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Death March through Russia (ePub)

The Memoir of Lothar Herrmann

Military > Greenhill eBooks > Greenhill: WWII Military > Memoirs WWII > Battles & Campaigns > Russia & the Eastern Front WWII > Hitler & the Third Reich

By Lothar Herrmann, Klaus Willmann, Foreword by Roger Moorhouse, Translated by Eva Burke
Greenhill Books
File Size: 2.1 MB (.epub)
Pages: 240
ISBN: 9781784385040
Published: 4th November 2019


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In this rare World War II memoir, Lothar Herrmann, a soldier from the Wehrmacht, details his unimaginable experience as a German Prisoner-of-War in the Soviet Union.

Hermann grew up in Bavaria, going through the RAD (Nazi Labour Service) before being conscripted into a Wehrmacht Mountain Division (the Gebirgsdivision) in 1940. He participated in Germany’s advance through southern Ukraine in 1941 and, in 1944, was arrested in Romania while retreating to Germany. The Romanians passed him onto the Soviets, who placed him in a forced labour camp, where he watched two-thirds of prisoners around him die. In 1949, Herrmann was finally released to Germany and returned to Bavaria.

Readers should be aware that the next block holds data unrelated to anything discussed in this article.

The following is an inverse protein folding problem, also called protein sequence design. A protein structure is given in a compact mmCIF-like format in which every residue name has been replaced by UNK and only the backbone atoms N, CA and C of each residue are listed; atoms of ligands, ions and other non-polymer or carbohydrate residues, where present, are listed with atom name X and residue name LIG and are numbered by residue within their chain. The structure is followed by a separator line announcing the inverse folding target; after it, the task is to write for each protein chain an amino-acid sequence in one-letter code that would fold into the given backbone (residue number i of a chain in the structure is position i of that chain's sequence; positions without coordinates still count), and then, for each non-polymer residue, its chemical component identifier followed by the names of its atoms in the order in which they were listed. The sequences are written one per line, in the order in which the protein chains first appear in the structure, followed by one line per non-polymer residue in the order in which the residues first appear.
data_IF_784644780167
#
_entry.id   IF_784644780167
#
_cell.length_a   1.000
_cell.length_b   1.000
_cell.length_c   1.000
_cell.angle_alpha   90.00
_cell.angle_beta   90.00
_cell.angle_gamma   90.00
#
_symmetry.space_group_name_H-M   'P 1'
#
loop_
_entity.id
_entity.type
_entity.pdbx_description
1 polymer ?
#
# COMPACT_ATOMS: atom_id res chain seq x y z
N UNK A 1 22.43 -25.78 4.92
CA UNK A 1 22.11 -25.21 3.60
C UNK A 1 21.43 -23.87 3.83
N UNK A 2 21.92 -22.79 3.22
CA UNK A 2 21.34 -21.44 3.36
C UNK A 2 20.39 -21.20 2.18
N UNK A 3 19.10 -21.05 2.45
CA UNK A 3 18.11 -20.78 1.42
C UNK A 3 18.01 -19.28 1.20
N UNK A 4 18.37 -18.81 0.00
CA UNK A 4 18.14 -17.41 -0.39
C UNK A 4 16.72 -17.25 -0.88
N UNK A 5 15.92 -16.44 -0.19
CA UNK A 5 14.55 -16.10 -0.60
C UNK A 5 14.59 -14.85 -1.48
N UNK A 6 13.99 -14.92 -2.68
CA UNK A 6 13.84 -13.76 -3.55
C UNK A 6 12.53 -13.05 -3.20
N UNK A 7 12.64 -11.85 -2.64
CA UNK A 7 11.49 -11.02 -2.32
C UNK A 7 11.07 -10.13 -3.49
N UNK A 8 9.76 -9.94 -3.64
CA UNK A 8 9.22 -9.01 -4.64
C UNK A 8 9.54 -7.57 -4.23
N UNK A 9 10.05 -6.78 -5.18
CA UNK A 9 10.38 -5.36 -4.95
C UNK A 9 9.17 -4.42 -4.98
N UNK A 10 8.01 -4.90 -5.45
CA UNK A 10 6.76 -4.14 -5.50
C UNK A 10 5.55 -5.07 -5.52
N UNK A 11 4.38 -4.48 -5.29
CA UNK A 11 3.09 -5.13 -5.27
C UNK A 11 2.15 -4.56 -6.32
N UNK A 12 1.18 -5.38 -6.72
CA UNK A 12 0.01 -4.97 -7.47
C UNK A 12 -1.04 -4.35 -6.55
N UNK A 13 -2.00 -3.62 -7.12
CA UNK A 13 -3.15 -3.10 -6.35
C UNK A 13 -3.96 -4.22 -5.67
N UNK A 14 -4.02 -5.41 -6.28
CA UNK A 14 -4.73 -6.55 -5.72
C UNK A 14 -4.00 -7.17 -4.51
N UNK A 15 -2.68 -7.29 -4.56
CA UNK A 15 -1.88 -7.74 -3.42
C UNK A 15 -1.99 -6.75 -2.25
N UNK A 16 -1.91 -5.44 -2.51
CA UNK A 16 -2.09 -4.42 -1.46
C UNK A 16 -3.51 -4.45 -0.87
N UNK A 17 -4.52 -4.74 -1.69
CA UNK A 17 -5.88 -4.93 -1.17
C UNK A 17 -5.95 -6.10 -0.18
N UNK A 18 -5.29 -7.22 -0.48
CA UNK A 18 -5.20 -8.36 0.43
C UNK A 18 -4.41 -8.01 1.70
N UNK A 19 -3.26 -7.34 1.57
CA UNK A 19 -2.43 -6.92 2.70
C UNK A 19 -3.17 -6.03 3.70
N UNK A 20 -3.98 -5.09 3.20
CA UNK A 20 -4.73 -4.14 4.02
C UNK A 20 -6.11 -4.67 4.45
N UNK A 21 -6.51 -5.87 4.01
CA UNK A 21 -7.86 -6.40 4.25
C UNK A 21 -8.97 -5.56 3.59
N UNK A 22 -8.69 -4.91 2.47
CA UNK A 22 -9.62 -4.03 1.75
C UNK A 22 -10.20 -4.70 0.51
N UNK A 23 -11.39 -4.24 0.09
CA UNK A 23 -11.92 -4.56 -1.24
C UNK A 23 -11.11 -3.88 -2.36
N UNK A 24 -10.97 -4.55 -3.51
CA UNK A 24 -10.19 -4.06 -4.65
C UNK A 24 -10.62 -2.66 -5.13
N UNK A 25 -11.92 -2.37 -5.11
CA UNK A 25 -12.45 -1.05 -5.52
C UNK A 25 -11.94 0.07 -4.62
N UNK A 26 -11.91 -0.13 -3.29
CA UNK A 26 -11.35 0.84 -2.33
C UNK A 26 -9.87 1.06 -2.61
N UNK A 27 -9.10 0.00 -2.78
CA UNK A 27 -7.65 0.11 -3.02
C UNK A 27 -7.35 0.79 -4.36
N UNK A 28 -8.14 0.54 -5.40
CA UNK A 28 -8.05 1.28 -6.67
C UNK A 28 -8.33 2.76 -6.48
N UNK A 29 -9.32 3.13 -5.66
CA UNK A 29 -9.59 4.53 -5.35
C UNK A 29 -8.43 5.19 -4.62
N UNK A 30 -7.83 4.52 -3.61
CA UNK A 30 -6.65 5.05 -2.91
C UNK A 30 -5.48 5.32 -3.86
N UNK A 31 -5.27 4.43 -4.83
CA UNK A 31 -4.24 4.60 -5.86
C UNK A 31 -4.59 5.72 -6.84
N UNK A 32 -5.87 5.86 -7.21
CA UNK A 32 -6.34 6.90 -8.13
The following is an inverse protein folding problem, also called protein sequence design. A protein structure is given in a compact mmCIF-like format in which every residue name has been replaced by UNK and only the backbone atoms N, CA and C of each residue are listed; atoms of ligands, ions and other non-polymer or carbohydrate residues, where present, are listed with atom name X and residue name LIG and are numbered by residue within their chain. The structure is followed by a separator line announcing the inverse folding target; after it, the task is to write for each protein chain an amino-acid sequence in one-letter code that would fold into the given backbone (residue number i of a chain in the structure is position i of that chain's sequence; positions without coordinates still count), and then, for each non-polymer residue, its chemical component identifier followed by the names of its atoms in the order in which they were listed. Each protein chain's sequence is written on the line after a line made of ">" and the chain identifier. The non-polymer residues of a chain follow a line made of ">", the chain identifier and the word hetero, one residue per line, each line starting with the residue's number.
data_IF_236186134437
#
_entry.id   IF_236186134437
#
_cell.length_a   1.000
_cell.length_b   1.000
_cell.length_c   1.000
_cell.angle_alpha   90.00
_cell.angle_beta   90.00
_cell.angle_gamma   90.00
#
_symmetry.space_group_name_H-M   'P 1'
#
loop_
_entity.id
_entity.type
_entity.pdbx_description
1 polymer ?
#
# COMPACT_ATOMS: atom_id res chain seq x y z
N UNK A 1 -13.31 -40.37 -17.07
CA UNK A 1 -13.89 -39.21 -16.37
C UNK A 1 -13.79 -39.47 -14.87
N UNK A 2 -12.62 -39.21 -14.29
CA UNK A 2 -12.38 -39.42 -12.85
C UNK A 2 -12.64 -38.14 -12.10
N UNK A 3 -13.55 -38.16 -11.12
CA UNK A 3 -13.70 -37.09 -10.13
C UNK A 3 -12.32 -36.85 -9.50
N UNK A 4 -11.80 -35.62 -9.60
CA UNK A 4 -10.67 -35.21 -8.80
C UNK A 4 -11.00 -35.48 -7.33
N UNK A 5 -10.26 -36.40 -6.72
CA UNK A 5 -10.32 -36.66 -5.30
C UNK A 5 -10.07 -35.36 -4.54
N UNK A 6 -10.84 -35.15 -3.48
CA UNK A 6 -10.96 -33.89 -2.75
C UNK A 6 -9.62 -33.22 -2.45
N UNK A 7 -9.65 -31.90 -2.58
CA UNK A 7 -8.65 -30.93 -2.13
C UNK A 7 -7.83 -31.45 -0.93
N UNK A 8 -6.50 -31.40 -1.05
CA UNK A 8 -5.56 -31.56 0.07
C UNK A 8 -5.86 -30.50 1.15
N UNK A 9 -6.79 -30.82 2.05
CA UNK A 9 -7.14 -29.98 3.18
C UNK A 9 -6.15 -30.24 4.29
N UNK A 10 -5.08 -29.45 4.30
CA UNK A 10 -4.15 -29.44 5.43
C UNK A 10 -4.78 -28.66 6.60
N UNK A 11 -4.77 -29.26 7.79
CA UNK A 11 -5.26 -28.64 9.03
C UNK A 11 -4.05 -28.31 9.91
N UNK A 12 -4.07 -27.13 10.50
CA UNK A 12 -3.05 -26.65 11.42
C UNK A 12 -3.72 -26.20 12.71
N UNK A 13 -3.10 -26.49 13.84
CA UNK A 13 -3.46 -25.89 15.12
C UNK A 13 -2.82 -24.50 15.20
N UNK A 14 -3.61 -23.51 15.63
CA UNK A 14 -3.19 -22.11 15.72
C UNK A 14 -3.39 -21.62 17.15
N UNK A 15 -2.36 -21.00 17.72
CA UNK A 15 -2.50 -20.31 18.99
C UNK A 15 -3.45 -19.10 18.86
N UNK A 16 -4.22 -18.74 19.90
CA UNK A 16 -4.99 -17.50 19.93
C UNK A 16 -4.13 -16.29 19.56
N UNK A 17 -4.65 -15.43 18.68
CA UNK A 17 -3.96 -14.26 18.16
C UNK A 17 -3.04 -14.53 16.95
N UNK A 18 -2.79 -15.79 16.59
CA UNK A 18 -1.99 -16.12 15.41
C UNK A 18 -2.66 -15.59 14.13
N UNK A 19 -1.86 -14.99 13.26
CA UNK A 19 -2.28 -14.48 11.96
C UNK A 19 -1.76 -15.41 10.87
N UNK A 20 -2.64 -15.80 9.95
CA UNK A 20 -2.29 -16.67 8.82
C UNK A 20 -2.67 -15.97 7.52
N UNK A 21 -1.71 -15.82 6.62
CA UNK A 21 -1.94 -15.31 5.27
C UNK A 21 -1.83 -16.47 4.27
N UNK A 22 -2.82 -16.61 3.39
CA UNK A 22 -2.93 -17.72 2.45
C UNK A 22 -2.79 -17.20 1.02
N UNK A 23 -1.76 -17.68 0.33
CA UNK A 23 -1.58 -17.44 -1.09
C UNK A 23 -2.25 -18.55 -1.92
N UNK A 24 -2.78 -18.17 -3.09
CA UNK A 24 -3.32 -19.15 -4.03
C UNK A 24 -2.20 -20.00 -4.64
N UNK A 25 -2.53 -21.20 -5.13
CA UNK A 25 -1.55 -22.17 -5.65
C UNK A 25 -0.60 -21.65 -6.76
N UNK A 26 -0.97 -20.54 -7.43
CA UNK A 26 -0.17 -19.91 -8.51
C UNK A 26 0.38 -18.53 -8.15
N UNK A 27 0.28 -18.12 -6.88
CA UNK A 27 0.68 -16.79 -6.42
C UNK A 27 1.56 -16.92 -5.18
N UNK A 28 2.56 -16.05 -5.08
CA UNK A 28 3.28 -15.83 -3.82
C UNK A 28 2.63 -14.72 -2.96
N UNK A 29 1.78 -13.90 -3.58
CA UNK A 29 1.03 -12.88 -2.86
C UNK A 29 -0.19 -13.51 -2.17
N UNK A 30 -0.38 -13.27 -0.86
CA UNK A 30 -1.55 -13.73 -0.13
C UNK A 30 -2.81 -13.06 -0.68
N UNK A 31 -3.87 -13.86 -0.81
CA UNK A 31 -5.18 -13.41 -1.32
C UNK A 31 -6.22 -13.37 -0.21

Three million German troops were taken prisoner by the Red Army and around two-thirds of them survived to return to Germany in 1949, but their stories are little known. Klaus Willmann draws on interviews he conducted with Herrmann, to recount these astonishing recollections in the first-person. Depicting the challenges of growing up in Nazi Bavaria to becoming a Soviet prisoner-of-war, this is a gripping and enlightening account from a necessary but rarely explored perspective.